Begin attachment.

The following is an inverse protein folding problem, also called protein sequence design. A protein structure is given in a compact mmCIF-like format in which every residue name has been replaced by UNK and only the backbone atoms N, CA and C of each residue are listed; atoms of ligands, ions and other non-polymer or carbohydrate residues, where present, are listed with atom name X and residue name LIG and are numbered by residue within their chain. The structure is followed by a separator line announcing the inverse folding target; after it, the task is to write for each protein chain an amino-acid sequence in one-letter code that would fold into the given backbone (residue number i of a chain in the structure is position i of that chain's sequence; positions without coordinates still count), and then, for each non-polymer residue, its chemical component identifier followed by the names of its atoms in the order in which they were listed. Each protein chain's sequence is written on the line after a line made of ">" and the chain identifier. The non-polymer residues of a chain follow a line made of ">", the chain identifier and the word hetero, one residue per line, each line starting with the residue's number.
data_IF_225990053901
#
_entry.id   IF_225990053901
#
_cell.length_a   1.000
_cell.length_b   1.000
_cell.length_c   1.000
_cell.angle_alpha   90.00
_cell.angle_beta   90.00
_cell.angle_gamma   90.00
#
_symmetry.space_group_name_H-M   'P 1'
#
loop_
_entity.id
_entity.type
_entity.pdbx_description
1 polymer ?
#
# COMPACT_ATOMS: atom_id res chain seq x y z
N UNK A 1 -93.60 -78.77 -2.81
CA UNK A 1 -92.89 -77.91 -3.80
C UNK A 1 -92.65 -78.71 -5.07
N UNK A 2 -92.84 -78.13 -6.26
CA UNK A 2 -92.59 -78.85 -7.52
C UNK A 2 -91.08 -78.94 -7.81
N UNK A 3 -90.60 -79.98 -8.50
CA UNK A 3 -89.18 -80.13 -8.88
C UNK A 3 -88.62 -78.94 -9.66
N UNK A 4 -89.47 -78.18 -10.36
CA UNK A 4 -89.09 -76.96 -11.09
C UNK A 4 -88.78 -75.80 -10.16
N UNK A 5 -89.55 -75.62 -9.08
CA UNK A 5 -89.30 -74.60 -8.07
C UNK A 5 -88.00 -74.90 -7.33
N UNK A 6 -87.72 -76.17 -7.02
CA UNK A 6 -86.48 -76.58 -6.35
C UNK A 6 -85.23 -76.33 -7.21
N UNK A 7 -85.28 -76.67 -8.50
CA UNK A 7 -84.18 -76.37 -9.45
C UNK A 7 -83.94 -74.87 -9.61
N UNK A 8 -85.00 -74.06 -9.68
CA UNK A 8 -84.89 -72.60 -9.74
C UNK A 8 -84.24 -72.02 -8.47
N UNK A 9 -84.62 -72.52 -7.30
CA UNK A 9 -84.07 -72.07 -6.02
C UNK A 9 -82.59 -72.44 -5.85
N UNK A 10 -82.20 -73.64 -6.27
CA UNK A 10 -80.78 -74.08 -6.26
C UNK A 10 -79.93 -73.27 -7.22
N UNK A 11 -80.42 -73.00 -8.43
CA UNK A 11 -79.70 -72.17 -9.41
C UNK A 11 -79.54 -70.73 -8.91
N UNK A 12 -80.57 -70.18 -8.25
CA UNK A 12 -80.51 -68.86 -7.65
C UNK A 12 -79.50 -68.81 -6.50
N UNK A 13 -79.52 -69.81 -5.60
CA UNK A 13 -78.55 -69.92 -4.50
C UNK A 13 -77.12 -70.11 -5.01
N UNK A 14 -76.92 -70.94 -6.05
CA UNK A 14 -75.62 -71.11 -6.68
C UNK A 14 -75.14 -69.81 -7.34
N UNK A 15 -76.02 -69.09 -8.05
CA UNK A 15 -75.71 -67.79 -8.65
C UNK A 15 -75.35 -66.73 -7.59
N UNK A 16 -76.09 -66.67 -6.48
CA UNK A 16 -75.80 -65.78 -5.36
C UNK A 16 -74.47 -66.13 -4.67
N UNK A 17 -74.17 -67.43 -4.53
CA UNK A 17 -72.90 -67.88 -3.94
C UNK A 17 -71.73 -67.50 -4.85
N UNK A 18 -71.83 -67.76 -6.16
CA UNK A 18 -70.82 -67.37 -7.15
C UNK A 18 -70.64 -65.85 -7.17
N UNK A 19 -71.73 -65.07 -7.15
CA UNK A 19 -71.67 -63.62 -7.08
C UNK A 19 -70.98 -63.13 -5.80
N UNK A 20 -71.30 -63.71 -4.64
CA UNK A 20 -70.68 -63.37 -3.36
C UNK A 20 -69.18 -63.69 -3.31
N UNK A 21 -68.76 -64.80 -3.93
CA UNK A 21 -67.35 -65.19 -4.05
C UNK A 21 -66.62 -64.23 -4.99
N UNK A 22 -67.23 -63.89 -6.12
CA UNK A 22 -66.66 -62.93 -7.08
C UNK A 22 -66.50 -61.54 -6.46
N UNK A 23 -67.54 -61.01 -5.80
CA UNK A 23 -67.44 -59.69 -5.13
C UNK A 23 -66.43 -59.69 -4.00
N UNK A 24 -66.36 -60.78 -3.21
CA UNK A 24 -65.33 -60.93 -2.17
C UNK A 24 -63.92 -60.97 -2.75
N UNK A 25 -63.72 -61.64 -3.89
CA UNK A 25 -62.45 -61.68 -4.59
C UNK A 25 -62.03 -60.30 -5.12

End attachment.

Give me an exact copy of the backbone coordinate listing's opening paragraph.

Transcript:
The following is an inverse protein folding problem, also called protein sequence design. A protein structure is given in a compact mmCIF-like format in which every residue name has been replaced by UNK and only the backbone atoms N, CA and C of each residue are listed; atoms of ligands, ions and other non-polymer or carbohydrate residues, where present, are listed with atom name X and residue name LIG and are numbered by residue within their chain. The structure is followed by a separator line announcing the inverse folding target; after it, the task is to write for each protein chain an amino-acid sequence in one-letter code that would fold into the given backbone (residue number i of a chain in the structure is position i of that chain's sequence; positions without coordinates still count), and then, for each non-polymer residue, its chemical component identifier followed by the names of its atoms in the order in which they were listed. Each protein chain's sequence is written on the line after a line made of ">" and the chain identifier. The non-polymer residues of a chain follow a line made of ">", the chain identifier and the word hetero, one residue per line, each line starting with the residue's number.